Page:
Folks, “all’s changed, changed utterly. A terrible beauty has been born.” Those are the words written by an Irish poet William Butler Yeats about the Easter Rising in 1916 in Ireland. They were meant to describe the status of the circumstance in Ireland at that time. But I would argue that in recent years, they better describe the world as we see it today because all has changed. The world has changed.

    Leave aside the minor misquotation. Yeats used to describe ISIS. There are no coincidences!

    UPDATE: The White House transcript does not include the Q&A where Biden made the controversial remarks about Turkey and the UAE. 

    Tuesday, September 30, 2014

    Immaculate taxes

    From the European Commission's critical letter regarding Ireland's tax treatment of Apple --

    According to the excerpt at recital (37), the reduction of the margin after a certain level above USD [60-70] million would have been motivated by employment considerations, which is not a reasoning based on the arm’s length principle. 

    Tax decisions that may have involved thinking about job creation -- Eeek!

    Sunday, September 28, 2014

    Gilligan's Peninsula

    It's Sunday, so you've a bit more time on your hands.

    First read Andrew Gilligan in the Telegraph -- those awful Qataris!

    Then read some superb Glenn Greenwald journalism in The Intercept noting how, in the USA, there's a lucrative and well-funded UAE operation to make everyone say -- those awful Qataris!

    Gilligan's article follows the template precisely -- citing chapter and verse US Treasury designations that seem damning for Qatar, even though if you know the Syria fundraising beat, it's all being run from Kuwait and the only evidence is that some known Syrian rebel fundraisers from Kuwait and Saudi Arabia visited Qatar to conduct some of their activities there.

    Even Gilligan's headline -- Qatar as Club Med for terrorists -- is lifted from an op-ed in the New York Times by the Israeli ambassador to the US, only obliquely acknowledged at the end of the article.

    Very important question therefore for Andrew Gilligan: did he rely in any way, in terms of packaged information or financing, on the Camstoll Group* for this article?

    *Added: Or other consulting/lobbying firms with contracts from a government entity in the UAE?

    UPDATE: Very interesting piece from last year by Alastair Sloan noting some pro-UAE undercurrents to another Gilligan article.

    How click bait happens

    UAE's female pilot Mariam Al Mansouri 'disowned by her family' screams the Daily Mail headline [no link].  The source turns out to be a Palestinian news site -- funny how they had the scoop on a UAE story -- which in turn is simply a cut and paste from an unvalidated statement issued by people with the same surname. There are a lot of Al Mansouris in the UAE. There's not a shred of evidence in the story that the quotes come from anyone linked Mariam al-Mansouri's family. But that's the speed of the news cycle now. She hasn't even had time to get into a Tom Friedman column and already the media pack want a new narrative.

    Saturday, September 27, 2014

    Fog in Channel

    The Heritage Foundation has opinions on quite a few things, and one issue that is getting another run around the block is whether the UK should join the North American Free Trade Agreement (NAFTA). In the old days of the 1990s, this was seen as a stalking horse for getting the UK out of the EU, but with the latter issue now out in the open, it has returned as the solution to what a post-EU UK would do in terms of trade relations. Theodore Bromund and Nile "Churchill bust outrage" Gardiner provide a discussion of the options, and come down in favour of a UK-UK free trade agreement instead of NAFTA membership.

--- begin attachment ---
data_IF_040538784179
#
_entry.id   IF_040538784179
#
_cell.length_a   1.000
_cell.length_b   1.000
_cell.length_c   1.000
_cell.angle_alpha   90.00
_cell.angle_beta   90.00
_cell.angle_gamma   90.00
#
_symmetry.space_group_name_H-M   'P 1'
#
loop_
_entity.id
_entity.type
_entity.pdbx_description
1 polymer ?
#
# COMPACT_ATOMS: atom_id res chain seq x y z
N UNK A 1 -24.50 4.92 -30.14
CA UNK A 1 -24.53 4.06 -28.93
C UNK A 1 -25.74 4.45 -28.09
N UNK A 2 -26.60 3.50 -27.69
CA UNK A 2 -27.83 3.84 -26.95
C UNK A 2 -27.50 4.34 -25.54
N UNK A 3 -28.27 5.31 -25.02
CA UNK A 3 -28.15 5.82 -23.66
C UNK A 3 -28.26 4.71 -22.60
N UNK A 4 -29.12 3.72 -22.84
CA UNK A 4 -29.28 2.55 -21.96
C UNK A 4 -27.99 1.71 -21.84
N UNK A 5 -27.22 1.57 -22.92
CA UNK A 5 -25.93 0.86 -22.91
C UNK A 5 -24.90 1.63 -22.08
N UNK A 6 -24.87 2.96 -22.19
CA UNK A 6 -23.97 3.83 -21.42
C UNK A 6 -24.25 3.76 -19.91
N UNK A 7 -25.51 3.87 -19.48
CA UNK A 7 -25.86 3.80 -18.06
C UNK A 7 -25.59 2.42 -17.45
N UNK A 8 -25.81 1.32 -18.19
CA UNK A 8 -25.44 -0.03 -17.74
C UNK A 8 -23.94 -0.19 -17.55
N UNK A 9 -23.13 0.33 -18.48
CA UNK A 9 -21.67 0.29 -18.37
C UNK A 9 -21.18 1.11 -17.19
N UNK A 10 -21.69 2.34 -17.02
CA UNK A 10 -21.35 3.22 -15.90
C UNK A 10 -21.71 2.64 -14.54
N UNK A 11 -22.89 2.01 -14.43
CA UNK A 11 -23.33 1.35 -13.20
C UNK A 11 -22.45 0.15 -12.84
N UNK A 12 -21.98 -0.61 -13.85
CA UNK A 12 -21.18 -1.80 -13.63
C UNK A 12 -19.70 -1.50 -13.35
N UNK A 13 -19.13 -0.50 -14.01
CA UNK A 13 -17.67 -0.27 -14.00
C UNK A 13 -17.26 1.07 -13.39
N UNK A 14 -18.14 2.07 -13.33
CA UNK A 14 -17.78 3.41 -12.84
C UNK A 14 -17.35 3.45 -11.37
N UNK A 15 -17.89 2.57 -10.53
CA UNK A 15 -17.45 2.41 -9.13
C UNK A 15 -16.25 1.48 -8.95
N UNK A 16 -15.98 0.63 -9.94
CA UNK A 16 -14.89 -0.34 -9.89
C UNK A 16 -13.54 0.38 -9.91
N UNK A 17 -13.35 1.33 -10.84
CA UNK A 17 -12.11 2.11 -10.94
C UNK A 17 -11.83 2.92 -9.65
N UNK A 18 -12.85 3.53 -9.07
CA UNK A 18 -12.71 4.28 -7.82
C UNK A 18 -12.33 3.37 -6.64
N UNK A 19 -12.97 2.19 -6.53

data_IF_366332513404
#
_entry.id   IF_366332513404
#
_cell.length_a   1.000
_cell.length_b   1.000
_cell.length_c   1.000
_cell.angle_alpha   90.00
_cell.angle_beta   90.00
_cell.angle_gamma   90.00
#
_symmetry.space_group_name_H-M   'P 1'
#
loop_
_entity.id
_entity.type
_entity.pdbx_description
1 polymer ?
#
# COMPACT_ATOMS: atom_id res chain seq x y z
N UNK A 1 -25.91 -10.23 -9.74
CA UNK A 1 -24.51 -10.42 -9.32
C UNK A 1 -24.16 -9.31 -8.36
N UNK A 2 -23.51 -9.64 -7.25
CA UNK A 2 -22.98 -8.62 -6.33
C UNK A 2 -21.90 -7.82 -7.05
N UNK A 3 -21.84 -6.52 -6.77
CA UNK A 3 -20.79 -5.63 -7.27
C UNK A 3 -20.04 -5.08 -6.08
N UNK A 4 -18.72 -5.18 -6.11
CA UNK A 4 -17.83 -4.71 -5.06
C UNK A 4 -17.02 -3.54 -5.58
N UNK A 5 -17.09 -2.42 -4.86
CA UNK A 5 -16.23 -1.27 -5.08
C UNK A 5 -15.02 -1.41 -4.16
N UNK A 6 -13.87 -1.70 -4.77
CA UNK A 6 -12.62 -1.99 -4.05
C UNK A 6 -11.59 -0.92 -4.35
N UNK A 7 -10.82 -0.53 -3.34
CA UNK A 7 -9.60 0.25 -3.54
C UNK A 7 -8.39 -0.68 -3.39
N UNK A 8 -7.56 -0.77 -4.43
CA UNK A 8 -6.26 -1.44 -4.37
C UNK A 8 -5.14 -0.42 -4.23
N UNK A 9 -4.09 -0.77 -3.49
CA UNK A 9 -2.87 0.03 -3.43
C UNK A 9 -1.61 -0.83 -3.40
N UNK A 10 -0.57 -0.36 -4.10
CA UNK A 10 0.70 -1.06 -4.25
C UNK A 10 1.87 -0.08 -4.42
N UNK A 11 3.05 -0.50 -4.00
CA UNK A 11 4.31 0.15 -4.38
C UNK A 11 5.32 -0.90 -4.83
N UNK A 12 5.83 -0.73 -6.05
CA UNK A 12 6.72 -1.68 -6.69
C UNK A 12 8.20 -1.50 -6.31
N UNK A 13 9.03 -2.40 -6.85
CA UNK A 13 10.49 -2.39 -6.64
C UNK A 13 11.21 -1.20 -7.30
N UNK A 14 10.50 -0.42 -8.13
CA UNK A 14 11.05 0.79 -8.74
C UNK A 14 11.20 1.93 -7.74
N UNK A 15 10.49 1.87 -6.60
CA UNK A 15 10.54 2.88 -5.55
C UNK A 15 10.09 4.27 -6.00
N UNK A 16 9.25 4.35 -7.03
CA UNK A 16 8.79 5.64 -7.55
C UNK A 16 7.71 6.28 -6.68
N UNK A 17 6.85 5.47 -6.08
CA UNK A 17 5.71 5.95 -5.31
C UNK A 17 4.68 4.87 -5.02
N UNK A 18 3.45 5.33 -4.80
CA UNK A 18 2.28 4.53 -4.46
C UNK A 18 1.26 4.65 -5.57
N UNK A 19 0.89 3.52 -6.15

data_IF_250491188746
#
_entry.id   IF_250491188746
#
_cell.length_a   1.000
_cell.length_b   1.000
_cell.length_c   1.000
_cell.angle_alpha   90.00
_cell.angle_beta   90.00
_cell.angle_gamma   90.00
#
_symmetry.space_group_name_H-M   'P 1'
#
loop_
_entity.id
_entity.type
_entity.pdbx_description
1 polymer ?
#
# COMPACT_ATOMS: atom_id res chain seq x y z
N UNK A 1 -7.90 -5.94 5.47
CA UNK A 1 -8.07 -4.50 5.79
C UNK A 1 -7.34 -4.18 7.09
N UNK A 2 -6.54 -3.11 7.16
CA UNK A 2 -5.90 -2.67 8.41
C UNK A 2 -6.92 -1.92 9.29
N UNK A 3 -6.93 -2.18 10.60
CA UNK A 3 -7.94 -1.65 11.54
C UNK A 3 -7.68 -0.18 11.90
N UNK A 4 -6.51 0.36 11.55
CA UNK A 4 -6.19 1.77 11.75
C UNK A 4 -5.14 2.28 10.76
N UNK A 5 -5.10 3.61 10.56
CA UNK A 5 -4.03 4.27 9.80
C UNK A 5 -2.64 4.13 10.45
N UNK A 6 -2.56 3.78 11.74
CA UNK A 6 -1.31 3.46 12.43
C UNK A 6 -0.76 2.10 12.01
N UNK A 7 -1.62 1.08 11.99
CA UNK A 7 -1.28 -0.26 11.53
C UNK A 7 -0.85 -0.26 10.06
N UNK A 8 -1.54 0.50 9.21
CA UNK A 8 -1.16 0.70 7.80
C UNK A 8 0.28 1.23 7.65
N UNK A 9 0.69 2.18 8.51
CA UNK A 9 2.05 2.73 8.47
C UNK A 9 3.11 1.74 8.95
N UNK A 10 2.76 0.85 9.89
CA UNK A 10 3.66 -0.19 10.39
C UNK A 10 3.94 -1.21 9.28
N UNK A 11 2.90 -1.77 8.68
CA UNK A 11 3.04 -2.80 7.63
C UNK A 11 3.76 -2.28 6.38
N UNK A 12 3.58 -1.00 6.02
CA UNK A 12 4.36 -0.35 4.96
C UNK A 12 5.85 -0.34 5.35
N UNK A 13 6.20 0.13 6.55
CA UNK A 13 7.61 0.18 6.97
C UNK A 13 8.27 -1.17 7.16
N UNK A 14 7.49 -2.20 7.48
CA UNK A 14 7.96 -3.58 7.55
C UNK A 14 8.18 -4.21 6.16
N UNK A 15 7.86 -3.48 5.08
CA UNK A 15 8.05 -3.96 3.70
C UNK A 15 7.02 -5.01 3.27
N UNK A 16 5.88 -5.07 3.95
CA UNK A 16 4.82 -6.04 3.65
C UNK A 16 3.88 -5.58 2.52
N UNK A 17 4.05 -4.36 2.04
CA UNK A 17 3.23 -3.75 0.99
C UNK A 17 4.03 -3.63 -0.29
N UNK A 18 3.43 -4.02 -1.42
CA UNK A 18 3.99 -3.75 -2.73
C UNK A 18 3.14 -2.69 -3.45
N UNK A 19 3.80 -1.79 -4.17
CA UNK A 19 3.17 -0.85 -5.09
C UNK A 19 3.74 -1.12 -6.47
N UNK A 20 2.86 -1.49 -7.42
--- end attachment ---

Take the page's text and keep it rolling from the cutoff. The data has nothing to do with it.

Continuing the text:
There are various debatable points in the discussion. For example, they note the much higher number of trade agreements that the small European countries outside the EU have been able to negotiate relative to the EU. But that's because small country free trade agreements are relatively easy to negotiate: there's a standard template and not too many vested interests. The world wasn't rocked by the recent Iceland-China free trade agreement -- and neither were Iceland or China.

    Perhaps a deeper problem is lurking in one curious omission from the Bromund-Gardiner paper. It never mentions the European Economic Area (EEA). The EEA is an agreement that those aforementioned small European countries, except Switzerland, have signed with the EU. Essentially they agree to take on all of the EU regulations and standards, but without any associated political process. By doing so, they can tap into the free movement principles of the EU.

    One major question for a post-EU UK is whether it would join the EEA. Given that the UK is, er, in Europe and is highly integrated with it, it would almost certainly have to. Once it does that, the path to a US-UK free trade agreement is much less obvious: the EEA is fairly intrusive, but at the same time not much of a problem for the UK in terms of adjustment, since it currently complies with all EEA requirements by being in the EU. So which of those intrusive EEA elements would have to go to meet the obligations of a US-UK trade agreement? That's messy, difficult -- and a major part of the reason why the EU decided a long time to handle trade policy at the EU level. Any gains from a US-UK agreement would have to be offset against losses from EEA unwinding -- something that those aforementioned small European nations have not been willing to contemplate.

    Friday, September 26, 2014

    That new wiser US middle east policy

    1980s: Tacitly support the Baathist dictator (Saddam) on the ground that the Islamo-crazies that he's fighting (Iran) are worse

    2010s: Tacitly support the Baathist dictator (Assad) on the ground that the Islamo-crazies that he's fighting (ISIS) are worse.

    And the current policy really is tacit support for Assad.